Hanyu pushes the boundaries of figure skating

One of the hardest things to do in sports is to create a new jump, trick or stunt that no one has ever seen.

It’s a brutal balancing act faced by elite athletes, especially those in Olympic sports, where medals are handed out at the whim of judges. It involves some creativity, a lot of athletic ability, and enough courage to risk years of practice and dedication to show the world something that could take anyone’s breath away.

Like, for example, the quad axel that Yuzuru Hanyu hopes to land at the Beijing Games.

The two-time Olympic champion has been playing for years with the only quadruple jump in figure skating that has never been done in competition. Hanyu tried it most recently at the Japanese Championships in December, nearly landing the 4 1/2 spin jump, and indicated he hopes to try again in the Olympic free skate.

“It was a very good attempt, and I think he put a lot of effort into that attempt, which is good,” said Ilia Malinin, one of the up and coming American skaters who is aiming for the Olympics. from 2026. .

“I didn’t think anyone would still have the guts to do it in competition. I give him a lot of credit for trying it,” Malinin said. “Maybe I’ll try. Not now, but definitely think about it in the future.

That’s because in the natural cycle of sport, once someone lands something new, the rest of the world is sure to follow.

Take the salchow, a jump that involves taking off from the back inside edge with one foot and landing on the back outside edge with the other. It was named for its inventor, 1908 Olympic champion Ulrich Salchow, the year after he triumphed in London, and is now one of figure skating’s standard jumps along with the lutz, flip, axel and the toe loop.

Over the years, athletes began to push the limits of the salchow, landing doubles and triples. At the 2018 Pyeongchang Games, the men were doing quad salchows, and a few women will try the quad in Beijing.

Two-time Olympic champion Dick Button pushed the boundaries of figure skating in the 1940s and 1950s, trying to raise the level of athleticism in the sport. He landed the first double axel in 1948, the year he won Olympic gold in St. Moritz, and the first triple jump – a loop – the year he won his second at the Oslo Games in 1952.

Sometimes an athlete will push the limits so far that even following in their footsteps will be difficult.

Japan’s Midori Ito, arguably the greatest skater to ever win Olympic gold, became the first woman to land a triple axel in competition at a small event in 1988. But the jump to 3 1/ 2 rotations is still out of reach for many women, and even some men, making it one of the most successful elements in figure skating.

“It was my dream to land a triple axle. It’s always on my mind,” said American Karen Chen, heading to her second Olympics. “But with the competition coming in, I had to tone down what’s important, because it didn’t seem feasible to come here and throw everything over there. It’s definitely a goal I always have and want to accomplish.

The innovation game is rather unique when it comes to Olympic sports, including the snowboarding and skiing events, as it’s the only time every four years that average fans pay attention. (Perhaps you remember Shaun White’s 2020 Double McTwist 1260?) If new tricks or jumps are unveiled at another time, niche publications and message boards might fire up, but a mainstream audience probably won’t notice.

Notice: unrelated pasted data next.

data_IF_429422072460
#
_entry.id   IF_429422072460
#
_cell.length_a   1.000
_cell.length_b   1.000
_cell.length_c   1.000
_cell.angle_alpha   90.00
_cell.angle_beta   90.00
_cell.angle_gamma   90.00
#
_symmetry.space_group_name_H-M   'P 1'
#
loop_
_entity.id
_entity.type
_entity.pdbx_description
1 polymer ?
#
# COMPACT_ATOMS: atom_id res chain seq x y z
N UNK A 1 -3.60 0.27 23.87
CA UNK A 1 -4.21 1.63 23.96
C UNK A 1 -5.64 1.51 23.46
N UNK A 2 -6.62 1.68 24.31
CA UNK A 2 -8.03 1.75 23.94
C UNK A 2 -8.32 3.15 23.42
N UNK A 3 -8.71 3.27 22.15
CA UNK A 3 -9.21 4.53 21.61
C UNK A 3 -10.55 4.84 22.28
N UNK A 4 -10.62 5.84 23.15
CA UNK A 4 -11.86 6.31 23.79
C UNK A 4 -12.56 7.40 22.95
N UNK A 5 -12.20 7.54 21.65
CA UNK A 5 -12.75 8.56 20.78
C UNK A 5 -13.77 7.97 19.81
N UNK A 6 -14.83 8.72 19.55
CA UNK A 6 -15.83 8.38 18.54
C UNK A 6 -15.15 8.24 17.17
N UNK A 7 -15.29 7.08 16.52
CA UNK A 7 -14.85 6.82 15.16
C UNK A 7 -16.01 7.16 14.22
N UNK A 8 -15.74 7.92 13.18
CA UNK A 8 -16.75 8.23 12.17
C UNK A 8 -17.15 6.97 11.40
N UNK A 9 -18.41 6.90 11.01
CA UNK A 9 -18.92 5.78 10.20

In the Beijing men’s halfpipe, everyone who logs in will be familiar with the words “triple cork”. Only a few people can pull off the trick, which features three headlong spins, but it could be the key to winning a medal; most runners, including two-time silver medalist Ayumu Hirano of Japan, incorporate it into their races.

“It’s not a move you can do multiple times in practice,” Hirano said, noting the added challenge of linking it to other jumps, “and in a way it’s hard to pull off. unless in competition your heart is in it.”

Aussie star Scotty James is also working on his version of triple cork.

“One of the most difficult points is being able to get out of it. And the reason is that when you do the triple cork, you land – because it’s such a new trick – you’re always like, “Yeah, I landed!” But then you forget what you have to do next to the wall,” he said. “We’re always in this overwhelming part where we land and go, ‘Oh, I have to do something else.’”

It’s also one of the challenges faced by figure skaters trying to push their sport higher and faster: their program doesn’t stop if they land a difficult jump. There are usually several other elements that could doom their routine.

In Hanyu’s case, however, the priority is to finally land the quad axel at the Beijing Games.

The rest will take care of itself.

“It’s going to be very exciting to see,” said three-time world champion Nathan Chen, the American skater most likely to challenge Hanyu for the gold medal. “The talent here is amazing, so the Olympics are going to be amazing to watch. It’s going to be awesome. Yuzuru is always pushing the sport forward in his own way. Quad axel is the next step for him.


AP Sports Writer Pat Graham in Denver contributed to this report.


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